Savers have refrained from raiding their pension pots and taking withdrawals at unsustainable levels, with HM Revenue and Customs seeing a 7 per cent drop in average withdrawal levels during the pandemic.
Data published by HMRC last week (October 30) showed the average amount withdrawn per individual throughout July, August and September 2020 was £6,700, a 7 per cent decrease from the £7,200 seen during the same months in 2019.
A total £2.3bn was withdrawn from pensions flexibly in the third quarter of 2020, down from £2.8bn in the same period last year.
Since April 2016, average withdrawals have been falling steadily with peaks usually seen in April, May and June.
However this trend has changed this year, which HMRC said could be linked to the impact of Covid-19.
The number of people accessing their pension increased by 6 per cent year-on-year to 347,000 , and by 2 per cent on the previous quarter.
Again this went against normal trends as the number of savers making withdrawals normally peaks in Q2 as it coincides with the beginning of the new tax year.
The total value of flexible withdrawals from pensions since pension freedoms were introduced in 2015 has now exceeded £37bn.
Stephen Lowe, group communications director at Just Group, said it was positive that savers have stayed cautious and not raided their pots in response to the pandemic.
Mr Lowe said: “It’s positive that people do not appear to have panicked and started emptying their retirement funds in great numbers. But these figures must be treated very cautiously because they don’t cover people who are just accessing tax-free cash or who are emptying pensions under ‘small pot’ rules.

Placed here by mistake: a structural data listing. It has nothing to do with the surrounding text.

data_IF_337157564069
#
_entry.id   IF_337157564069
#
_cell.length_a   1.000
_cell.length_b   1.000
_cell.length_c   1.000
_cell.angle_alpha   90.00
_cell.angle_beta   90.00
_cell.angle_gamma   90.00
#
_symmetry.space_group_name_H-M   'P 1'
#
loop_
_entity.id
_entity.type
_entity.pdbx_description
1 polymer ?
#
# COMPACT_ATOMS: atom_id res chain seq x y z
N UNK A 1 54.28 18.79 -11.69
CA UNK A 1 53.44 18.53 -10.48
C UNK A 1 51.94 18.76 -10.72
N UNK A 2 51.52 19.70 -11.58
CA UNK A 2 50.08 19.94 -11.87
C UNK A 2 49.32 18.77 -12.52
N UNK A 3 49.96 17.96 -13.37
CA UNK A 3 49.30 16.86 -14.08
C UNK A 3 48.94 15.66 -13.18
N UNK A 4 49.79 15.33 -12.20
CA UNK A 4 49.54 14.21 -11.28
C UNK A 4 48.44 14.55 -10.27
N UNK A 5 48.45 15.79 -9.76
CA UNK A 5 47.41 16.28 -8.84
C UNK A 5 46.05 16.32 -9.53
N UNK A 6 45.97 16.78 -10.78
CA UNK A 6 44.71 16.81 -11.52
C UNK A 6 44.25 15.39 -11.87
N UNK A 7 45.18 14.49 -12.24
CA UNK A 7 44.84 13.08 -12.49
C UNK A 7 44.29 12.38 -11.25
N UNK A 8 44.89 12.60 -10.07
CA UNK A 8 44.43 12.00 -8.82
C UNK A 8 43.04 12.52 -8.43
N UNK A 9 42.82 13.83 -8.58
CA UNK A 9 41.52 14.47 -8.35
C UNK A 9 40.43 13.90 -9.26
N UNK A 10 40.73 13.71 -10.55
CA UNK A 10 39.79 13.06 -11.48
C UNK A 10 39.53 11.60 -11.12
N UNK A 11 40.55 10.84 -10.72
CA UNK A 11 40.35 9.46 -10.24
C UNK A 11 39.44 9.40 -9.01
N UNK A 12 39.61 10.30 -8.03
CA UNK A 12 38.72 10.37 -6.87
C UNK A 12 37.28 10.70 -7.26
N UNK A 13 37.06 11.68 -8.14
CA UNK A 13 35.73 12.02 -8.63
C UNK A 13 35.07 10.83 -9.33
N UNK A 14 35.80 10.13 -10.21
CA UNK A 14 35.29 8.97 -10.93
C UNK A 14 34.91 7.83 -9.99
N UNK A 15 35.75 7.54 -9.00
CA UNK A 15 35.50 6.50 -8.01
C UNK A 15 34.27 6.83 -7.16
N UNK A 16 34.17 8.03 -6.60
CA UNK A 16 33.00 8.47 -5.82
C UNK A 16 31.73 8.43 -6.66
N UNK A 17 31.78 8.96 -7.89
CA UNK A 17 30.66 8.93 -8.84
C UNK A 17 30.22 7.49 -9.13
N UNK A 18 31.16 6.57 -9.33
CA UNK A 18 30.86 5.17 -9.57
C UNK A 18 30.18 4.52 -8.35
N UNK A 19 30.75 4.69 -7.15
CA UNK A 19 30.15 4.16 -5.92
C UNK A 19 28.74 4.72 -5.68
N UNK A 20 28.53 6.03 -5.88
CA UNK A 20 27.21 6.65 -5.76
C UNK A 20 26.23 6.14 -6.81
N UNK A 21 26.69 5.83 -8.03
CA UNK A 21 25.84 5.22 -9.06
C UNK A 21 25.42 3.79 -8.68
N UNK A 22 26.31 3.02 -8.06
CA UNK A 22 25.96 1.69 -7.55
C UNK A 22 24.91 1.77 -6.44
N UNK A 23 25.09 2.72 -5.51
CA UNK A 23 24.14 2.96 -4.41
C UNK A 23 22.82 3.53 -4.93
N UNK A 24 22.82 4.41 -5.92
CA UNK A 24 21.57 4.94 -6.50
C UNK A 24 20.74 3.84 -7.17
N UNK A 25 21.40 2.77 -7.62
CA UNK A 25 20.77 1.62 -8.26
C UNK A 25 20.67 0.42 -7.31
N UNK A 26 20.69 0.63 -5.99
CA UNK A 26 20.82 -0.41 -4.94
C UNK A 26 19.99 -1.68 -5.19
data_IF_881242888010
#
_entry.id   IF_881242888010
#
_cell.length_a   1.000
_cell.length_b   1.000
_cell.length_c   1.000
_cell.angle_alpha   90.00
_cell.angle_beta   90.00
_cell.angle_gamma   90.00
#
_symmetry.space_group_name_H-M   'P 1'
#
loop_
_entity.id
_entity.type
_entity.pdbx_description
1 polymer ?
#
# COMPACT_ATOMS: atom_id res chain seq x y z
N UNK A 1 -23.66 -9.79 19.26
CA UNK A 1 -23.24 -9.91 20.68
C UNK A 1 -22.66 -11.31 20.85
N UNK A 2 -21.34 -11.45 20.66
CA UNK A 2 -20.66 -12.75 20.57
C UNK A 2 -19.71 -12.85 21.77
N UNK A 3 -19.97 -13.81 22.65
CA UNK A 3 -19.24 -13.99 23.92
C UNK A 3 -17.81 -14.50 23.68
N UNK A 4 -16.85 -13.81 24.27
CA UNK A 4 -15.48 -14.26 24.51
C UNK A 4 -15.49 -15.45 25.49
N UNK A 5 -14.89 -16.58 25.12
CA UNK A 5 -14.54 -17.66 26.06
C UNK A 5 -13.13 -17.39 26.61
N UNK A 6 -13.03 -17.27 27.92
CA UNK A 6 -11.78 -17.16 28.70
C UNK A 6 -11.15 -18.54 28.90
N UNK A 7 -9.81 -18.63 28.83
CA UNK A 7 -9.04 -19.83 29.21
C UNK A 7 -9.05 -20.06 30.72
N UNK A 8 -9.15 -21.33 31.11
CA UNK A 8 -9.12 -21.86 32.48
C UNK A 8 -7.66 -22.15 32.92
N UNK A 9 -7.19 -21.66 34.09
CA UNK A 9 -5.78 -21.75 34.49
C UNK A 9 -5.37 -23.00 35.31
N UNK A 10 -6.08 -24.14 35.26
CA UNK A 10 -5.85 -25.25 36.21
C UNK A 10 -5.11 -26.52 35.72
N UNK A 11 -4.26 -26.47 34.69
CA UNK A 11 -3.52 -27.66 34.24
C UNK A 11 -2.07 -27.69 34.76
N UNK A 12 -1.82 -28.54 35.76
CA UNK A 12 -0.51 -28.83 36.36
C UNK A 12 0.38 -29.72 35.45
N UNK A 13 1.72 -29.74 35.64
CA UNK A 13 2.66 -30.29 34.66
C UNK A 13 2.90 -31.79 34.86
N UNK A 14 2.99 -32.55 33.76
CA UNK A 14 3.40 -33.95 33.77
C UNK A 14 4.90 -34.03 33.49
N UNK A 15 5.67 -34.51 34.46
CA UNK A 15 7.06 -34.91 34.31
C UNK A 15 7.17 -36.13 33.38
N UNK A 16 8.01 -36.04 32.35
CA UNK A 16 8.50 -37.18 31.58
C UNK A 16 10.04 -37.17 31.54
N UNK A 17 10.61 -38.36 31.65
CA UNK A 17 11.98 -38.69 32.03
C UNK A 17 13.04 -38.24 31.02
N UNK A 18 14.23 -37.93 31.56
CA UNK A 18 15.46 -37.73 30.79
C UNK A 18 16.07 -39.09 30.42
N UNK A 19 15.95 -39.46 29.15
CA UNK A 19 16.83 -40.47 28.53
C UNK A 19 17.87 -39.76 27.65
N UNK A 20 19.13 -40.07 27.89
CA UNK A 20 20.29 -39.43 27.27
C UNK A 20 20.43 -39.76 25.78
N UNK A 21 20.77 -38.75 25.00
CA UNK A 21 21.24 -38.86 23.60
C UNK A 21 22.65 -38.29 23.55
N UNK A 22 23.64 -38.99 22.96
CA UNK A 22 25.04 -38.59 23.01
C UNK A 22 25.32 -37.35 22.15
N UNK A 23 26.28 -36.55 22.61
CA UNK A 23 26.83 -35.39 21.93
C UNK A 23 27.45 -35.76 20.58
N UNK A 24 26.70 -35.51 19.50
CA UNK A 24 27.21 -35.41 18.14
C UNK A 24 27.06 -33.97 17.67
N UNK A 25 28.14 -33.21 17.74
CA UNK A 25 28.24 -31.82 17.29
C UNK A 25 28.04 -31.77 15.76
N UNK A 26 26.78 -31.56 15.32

“We would urge those who are struggling financially to first check what benefits may be available to them and to use the free, impartial and independent guidance offered by Pension Wise to ensure they understand all the potential consequences of accessing pensions before retirement.”
Tom Selby, senior analyst at AJ Bell, said savers must continue to be engaged with their pensions in order to keep withdrawal levels sustainable for the future.
He said: “With markets largely recovering as we moved into Q3 2020 behaviour has returned to something approaching historic norms, albeit with nerves still evident in the reduced average withdrawal amount.
“For those taking an income while staying invested in drawdown – and particularly people in the early years of retirement - it remains absolutely critical they stay engaged and are prepared to adjust withdrawals if markets fall again in order to stay on a sustainable path.
“Ploughing on regardless is a highly risky strategy and could result in you running out of money early.”
The tax authority also revealed it had paid back almost £40m in overpaid tax to individuals who have withdrawn money from their pensions during the third quarter of 2020.
Almost 12,100 pension flexibility claims were processed from July to September with a total of £39.4m repaid to those who had been charged emergency tax when they took money from their pot.